‘The Da Vinci Code’ and Semiotic Agency

The Da Vinci Code, Crusade Conspiracies, and the Clash of Historiographies.”
In Conspiracy Theories between the U.S. and the Middle East. Ed. Maurus Reinkowski and Michael Butter. Berlin: De Gruyter, forthcoming Spring 2014.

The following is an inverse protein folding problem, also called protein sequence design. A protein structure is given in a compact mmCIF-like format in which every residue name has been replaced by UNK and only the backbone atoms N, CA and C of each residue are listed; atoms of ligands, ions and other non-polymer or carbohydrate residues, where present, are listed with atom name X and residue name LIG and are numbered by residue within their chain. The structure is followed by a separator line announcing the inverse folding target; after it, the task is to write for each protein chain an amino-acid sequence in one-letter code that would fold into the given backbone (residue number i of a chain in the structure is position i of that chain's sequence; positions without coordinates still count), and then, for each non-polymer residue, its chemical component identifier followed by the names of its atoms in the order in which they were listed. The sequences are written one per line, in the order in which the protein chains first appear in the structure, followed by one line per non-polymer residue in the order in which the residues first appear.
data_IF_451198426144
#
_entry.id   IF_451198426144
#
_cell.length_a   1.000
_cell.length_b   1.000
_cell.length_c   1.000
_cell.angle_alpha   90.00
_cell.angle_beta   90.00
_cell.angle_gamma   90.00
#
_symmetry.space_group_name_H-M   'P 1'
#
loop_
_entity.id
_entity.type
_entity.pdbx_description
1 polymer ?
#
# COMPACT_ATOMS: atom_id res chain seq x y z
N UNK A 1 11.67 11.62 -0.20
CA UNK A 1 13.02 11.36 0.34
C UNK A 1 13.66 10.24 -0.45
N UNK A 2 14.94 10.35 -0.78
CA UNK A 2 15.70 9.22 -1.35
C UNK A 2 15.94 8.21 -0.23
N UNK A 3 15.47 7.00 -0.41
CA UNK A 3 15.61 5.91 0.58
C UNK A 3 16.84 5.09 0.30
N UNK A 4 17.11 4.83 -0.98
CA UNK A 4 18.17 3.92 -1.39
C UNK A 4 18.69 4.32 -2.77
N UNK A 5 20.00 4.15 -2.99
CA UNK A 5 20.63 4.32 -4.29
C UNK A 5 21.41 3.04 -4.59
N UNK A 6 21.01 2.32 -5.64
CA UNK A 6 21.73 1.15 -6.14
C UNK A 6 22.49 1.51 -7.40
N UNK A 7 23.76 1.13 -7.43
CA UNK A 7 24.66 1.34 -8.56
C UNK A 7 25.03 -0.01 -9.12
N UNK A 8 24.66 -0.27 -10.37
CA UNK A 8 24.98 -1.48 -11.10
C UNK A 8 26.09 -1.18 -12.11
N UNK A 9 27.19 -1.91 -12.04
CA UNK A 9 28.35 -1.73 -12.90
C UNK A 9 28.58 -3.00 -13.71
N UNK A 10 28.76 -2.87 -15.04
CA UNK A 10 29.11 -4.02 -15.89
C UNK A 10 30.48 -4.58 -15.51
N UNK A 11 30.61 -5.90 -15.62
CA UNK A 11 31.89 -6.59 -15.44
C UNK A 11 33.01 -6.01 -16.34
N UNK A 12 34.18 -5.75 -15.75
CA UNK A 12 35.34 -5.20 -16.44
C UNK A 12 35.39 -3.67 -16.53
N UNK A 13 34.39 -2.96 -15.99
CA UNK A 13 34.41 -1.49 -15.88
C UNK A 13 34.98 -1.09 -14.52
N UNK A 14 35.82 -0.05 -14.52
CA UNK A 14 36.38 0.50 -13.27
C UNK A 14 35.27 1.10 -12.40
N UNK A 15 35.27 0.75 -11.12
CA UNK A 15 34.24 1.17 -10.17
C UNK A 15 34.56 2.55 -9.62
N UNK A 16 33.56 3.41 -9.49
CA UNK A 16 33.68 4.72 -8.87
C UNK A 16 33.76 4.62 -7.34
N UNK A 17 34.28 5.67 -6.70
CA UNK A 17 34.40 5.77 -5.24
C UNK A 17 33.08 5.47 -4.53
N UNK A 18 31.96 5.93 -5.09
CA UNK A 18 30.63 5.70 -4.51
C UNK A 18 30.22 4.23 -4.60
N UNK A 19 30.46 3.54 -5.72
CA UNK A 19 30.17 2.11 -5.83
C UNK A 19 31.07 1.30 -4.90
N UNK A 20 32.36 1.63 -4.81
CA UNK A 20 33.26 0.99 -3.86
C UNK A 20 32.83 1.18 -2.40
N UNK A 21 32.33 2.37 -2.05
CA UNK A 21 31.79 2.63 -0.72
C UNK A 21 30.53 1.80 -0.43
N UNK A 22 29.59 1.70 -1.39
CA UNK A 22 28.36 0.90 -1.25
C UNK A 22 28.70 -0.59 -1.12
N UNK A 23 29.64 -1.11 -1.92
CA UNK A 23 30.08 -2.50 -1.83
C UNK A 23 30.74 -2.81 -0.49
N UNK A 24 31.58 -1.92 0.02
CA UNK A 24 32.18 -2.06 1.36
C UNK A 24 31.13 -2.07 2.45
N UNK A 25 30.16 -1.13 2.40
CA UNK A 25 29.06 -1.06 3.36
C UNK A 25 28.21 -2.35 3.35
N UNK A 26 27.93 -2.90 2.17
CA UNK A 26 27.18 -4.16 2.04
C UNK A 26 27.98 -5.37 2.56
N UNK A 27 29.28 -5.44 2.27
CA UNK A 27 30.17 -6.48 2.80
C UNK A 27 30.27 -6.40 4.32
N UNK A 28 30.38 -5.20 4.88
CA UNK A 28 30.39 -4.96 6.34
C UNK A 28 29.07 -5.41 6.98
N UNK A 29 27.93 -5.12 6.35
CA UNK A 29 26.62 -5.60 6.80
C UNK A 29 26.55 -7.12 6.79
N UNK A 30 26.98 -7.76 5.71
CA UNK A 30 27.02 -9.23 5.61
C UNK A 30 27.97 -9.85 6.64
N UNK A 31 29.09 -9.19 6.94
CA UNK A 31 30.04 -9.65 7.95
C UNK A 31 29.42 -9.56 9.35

After September 11, 2001, dozens of alternative histories and popular “conspiratorial” accounts sprung forth concerning the Crusades, Templars, religious violence, and a millennial “clash of civilizations”. As an early part of and catalyst for this phenomenon, The Da Vinci Code is unique in its ability to endow readers, particularly non-academics, with an interpretive and semiotic agency to subvert institutional medieval historiography. Historical inaccuracies and conspiratorial ephemera, however seemingly anecdotal, deserve to be studied and placed within a larger cultural framework. The imaginative impulse surrounding popular histories, novels, and films, does more than draw from and reflect an existing cultural milieu of trauma and representation in a sort of feedback loop. They create new cognitive and historical frameworks and, more importantly, encourage non-academics to engage in the creative work of introducing the past to the present and ushering them into an imagined – and hopefully better – future.

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